By Ambar Warrick
Investing.com-- Gold prices hovered above annual lows on Tuesday after tumbling sharply on hawkish signals from the Federal Reserve, while copper prices rose on hopes that Chinese demand will persevere despite recent economic headwinds.
Spot gold rose 0.1% to $1,669.76 an ounce, while gold futures gained 0.1% to $1,676.75 an ounce by 20:20 ET (00:20 GMT). Both instruments slumped nearly 2% on Monday, their worst drop in over two weeks.
Federal Reserve Vice Chair Lael Brainard on Monday emphasized on the need for restrictive monetary policy, and said that the economic damage of recent rate hikes was yet to be felt.
She added that the bank will only ease off large rate hikes once there is “confidence that inflation comes down,” giving no signals that the central bank intends to soften its hawkish stance.
Her comments boosted the dollar and caused a steep selloff across most asset classes. They also herald more pressure on gold, as rising interest rates pushed up the opportunity cost of holding the yellow metal this year.
The greenback was also supported by safe haven demand as the Russia-Ukraine conflict worsened. Gold, on the other hand, has seen scant safe haven buying this year, apart from the early days of the conflict.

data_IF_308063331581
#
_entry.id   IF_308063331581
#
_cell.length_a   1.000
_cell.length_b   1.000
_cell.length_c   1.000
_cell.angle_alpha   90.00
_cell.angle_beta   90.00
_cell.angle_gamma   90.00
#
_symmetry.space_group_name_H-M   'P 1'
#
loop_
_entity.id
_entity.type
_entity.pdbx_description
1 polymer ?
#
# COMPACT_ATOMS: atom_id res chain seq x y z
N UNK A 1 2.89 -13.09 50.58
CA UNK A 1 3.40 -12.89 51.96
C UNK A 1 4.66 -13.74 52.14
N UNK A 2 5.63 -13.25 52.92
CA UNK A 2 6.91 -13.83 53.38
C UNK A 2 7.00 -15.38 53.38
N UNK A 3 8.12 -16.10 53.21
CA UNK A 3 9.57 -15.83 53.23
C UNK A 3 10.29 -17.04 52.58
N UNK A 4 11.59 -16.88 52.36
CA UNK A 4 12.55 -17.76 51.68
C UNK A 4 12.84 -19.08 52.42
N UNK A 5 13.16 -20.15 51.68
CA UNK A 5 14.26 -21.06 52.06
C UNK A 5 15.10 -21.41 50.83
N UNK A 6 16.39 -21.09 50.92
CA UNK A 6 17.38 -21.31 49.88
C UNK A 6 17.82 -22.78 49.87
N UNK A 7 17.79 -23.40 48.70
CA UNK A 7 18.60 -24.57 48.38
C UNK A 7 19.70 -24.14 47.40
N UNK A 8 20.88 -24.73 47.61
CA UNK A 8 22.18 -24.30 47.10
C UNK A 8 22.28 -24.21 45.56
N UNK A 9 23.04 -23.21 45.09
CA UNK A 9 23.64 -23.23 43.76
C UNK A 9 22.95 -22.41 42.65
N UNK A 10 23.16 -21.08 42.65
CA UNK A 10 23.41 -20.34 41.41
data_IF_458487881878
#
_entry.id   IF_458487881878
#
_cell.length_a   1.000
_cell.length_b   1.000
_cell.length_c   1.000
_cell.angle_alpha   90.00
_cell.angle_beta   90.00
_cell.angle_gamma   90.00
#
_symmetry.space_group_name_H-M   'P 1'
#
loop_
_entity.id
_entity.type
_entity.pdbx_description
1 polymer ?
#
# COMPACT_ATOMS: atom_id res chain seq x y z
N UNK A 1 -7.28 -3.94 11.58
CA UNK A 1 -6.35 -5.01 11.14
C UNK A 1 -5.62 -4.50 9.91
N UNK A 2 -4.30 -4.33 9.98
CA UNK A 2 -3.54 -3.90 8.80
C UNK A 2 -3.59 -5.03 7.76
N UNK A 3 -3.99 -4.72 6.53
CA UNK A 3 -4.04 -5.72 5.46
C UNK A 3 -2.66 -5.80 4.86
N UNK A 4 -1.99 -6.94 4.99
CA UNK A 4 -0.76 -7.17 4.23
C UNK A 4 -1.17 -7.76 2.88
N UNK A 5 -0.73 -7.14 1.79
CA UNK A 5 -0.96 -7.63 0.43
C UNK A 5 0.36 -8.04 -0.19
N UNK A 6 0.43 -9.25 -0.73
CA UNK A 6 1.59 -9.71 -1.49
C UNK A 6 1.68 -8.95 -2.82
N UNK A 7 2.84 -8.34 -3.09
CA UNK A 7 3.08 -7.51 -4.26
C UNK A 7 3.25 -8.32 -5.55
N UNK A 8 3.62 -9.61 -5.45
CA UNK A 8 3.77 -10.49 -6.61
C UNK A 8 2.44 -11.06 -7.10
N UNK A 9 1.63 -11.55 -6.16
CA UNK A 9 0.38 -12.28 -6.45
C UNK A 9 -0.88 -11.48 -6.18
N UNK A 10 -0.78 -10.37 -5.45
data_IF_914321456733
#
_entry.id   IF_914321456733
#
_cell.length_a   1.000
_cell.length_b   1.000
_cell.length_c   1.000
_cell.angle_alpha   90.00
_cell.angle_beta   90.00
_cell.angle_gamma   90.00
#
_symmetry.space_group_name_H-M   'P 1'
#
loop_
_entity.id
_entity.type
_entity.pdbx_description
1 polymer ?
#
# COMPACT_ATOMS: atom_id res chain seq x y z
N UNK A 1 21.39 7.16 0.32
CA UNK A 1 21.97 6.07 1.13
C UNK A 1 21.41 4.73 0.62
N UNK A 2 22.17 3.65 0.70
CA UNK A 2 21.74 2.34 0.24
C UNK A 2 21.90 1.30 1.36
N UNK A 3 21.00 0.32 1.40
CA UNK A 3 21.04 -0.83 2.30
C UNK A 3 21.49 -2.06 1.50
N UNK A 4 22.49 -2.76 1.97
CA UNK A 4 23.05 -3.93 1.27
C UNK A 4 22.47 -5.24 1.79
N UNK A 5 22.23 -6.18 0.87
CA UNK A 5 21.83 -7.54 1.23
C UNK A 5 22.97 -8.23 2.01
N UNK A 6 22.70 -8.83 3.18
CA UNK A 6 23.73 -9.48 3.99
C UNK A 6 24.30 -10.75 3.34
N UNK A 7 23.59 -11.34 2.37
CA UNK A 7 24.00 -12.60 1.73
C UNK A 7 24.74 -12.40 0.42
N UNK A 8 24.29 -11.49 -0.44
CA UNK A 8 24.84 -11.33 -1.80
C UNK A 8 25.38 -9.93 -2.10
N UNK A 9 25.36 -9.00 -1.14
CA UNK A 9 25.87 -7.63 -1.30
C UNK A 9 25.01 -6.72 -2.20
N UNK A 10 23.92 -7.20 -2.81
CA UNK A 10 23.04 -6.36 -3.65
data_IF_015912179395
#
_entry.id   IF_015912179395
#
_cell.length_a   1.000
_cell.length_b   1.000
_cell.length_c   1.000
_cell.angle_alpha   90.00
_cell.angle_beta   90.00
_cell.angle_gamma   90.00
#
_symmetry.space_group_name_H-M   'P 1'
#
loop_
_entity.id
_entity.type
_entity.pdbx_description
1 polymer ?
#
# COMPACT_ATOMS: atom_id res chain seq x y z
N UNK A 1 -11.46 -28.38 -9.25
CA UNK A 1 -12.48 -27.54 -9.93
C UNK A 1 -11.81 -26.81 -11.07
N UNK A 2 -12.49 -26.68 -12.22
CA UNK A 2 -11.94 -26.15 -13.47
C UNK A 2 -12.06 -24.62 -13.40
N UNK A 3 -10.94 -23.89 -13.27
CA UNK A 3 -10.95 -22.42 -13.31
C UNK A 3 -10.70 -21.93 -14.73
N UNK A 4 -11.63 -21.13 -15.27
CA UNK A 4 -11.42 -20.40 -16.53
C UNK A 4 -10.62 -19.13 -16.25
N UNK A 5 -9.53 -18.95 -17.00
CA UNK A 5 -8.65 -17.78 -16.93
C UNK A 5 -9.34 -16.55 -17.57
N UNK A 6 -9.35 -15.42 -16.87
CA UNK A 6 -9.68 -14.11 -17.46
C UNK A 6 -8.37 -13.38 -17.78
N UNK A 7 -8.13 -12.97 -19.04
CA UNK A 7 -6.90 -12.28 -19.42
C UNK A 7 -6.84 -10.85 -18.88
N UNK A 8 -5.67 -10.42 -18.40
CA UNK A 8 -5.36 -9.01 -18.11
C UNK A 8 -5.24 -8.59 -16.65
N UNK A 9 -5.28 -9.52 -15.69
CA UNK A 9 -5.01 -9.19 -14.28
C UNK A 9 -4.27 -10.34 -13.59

Bullion prices have fallen sharply from annual highs as rising interest rates decimated metal demand. Apart from the Fed, major central banks in Europe and Asia have also embarked on a hiking cycle to combat runaway inflation.
This is expected to weigh on the near-term outlook for gold and other precious metals.
Among industrial metals, copper bucked the trend, rallying 1.5% on Monday as major buyer China re-emerged from a week-long holiday.
Copper futures were flat around $3.4410 a pound on Tuesday after logging a strong start to the week.
Chinese copper demand has remained steady this year despite slowing economic growth, as local consumers used recent declines in copper prices to build their stockpiles.
Copper has fallen sharply this year on fears that slowing economic growth across the world will weigh on demand. But so far, demand in the world’s largest copper importer, China, has shown few signs of slowing.
Chinese trade data due later this week is expected to shine more light on the country’s copper imports.